Who would have thought that it would take an optional mission in a random game to get me thinking about the state of homosexual characters in today's games, but it seems that's precisely what happened. You see, the other day I was tromping about in Fable II when I happened across a random farm in the countryside. Like most regions in Fable, the kindly proprietor of the farm had a task for me, one which I took on with much relish. You see, the farmer was concerned about his son, a strapping young man who had yet to find that special lady with whom he would carry on the family name. Our friend of the earth asked me to go into the city and find a proper date for his boy, a gal who could make the surprisingly eligible bachelor happy. I took on the task, but figured it would be wise to chat with the young man first, as this all seemed a bit odd.
Sure enough, when I mentioned the task to the farmer's son he immediately got nervous and began to stumble and stammer. This boy had a secret, and I was beginning to understand exactly what it was. I decided to head off into town and woo a villager for this lovelorn soul, and I did exactly that, and he was a fine gentleman indeed. That's right, though the random NPC in the sidequest never said the words out loud, the boy was gay, and he had been trapped living a lie for a long, long time.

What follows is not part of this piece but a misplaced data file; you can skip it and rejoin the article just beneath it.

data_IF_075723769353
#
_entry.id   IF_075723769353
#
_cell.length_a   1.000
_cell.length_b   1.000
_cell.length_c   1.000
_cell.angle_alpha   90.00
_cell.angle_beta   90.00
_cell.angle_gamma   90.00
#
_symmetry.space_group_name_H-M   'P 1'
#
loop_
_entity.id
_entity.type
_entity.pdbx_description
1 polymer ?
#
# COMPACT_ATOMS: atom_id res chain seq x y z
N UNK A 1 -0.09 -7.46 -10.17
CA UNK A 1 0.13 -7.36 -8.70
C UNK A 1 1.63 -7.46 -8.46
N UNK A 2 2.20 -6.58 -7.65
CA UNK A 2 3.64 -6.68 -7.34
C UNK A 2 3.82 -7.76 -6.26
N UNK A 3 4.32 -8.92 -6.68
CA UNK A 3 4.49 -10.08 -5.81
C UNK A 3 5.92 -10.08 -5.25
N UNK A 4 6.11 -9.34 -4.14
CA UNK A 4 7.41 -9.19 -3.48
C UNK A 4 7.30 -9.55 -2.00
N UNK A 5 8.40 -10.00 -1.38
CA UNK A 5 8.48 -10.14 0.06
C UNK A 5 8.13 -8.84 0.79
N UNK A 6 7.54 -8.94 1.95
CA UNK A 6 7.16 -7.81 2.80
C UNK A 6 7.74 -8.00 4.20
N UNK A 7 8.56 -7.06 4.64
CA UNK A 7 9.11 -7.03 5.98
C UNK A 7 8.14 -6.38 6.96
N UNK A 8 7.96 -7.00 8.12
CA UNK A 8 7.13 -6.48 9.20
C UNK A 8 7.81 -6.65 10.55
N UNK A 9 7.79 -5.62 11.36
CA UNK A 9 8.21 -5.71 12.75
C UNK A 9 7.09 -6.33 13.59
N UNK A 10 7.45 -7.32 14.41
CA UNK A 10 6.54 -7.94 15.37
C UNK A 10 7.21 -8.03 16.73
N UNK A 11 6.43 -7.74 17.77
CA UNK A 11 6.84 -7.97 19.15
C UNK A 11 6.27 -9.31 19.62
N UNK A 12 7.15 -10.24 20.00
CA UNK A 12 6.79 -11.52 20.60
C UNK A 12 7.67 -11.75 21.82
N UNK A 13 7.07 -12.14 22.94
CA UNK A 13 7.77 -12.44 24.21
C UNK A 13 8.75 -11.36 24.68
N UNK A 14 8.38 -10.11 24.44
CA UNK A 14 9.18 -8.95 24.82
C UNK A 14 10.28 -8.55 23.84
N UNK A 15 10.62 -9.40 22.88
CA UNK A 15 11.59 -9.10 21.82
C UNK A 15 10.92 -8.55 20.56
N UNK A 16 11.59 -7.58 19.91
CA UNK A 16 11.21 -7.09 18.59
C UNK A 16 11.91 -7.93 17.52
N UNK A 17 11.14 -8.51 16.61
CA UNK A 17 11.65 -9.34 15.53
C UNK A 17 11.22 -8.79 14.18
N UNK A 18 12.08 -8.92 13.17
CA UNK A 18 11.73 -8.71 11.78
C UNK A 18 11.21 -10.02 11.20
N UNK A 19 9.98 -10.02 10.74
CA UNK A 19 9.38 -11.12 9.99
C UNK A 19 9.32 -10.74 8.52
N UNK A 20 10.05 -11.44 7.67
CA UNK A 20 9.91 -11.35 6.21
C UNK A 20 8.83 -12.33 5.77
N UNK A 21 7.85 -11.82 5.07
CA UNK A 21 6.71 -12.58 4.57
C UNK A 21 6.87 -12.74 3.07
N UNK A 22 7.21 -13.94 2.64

After finding the date and returning to the farm, I witnessed what was a rather tender moment between father and son, as the boy opened up to his dad about his hidden feelings and his father reacted first with genuine shock, then acceptance and understanding. While it may be the sort of outing homosexual individuals hope for when they finally decide to break the news, things rarely work out so calmly. All in all, it was a surprisingly touching moment for a game which up to that point had allowed me to wantonly kill villagers; loot and pillage till my pockets were overflowing and generally be all sorts of a bastard. I had never expected Fable to teach me a lesson in matters of human sexuality, and it got me thinking.